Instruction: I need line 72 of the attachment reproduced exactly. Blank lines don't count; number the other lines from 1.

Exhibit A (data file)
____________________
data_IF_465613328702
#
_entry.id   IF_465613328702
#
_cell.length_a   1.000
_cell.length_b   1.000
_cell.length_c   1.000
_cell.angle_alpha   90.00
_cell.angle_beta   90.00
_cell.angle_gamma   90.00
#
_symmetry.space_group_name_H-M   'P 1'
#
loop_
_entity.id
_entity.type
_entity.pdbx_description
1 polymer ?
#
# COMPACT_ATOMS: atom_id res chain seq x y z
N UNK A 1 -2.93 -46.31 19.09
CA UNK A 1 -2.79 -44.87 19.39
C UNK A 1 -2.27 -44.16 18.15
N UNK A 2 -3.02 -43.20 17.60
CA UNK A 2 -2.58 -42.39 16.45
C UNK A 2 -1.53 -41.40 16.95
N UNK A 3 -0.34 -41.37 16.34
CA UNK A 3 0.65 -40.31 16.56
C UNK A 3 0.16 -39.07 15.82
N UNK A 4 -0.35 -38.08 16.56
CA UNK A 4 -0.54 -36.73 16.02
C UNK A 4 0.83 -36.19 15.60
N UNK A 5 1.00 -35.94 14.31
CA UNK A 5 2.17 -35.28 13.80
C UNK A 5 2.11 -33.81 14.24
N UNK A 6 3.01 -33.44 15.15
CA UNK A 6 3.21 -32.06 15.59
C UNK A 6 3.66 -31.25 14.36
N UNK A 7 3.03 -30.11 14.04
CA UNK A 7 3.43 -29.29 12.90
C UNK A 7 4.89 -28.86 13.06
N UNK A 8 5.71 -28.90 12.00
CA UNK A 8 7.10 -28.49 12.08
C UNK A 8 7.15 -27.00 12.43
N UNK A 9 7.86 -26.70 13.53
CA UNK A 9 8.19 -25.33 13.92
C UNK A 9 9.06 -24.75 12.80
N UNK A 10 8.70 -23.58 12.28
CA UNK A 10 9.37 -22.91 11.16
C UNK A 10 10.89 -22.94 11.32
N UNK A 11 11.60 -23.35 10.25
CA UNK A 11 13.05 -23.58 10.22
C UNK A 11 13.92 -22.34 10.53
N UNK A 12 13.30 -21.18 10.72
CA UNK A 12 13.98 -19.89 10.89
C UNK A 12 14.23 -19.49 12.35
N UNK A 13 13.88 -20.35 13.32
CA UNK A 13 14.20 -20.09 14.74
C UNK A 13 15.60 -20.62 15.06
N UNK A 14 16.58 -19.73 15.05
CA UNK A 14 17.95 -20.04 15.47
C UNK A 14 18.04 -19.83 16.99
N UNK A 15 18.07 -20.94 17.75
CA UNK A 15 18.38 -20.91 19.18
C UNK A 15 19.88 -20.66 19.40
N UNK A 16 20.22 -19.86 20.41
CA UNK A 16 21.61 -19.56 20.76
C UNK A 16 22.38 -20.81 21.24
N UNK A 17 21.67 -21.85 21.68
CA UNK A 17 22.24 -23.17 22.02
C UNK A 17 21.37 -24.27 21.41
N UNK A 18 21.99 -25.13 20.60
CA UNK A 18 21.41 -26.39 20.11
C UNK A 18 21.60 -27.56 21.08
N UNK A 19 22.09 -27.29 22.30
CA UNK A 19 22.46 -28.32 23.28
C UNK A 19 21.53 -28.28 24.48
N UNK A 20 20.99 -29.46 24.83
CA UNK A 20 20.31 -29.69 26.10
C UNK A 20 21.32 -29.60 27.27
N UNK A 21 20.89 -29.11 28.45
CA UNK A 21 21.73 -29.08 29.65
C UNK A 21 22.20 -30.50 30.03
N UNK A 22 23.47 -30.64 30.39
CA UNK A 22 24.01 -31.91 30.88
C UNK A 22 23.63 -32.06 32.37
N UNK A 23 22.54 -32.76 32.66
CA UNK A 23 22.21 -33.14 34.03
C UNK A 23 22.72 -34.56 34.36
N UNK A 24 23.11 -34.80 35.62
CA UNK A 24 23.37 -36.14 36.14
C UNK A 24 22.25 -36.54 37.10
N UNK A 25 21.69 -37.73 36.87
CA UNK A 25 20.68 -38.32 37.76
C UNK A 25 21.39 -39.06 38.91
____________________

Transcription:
N UNK A 18 21.99 -25.13 20.60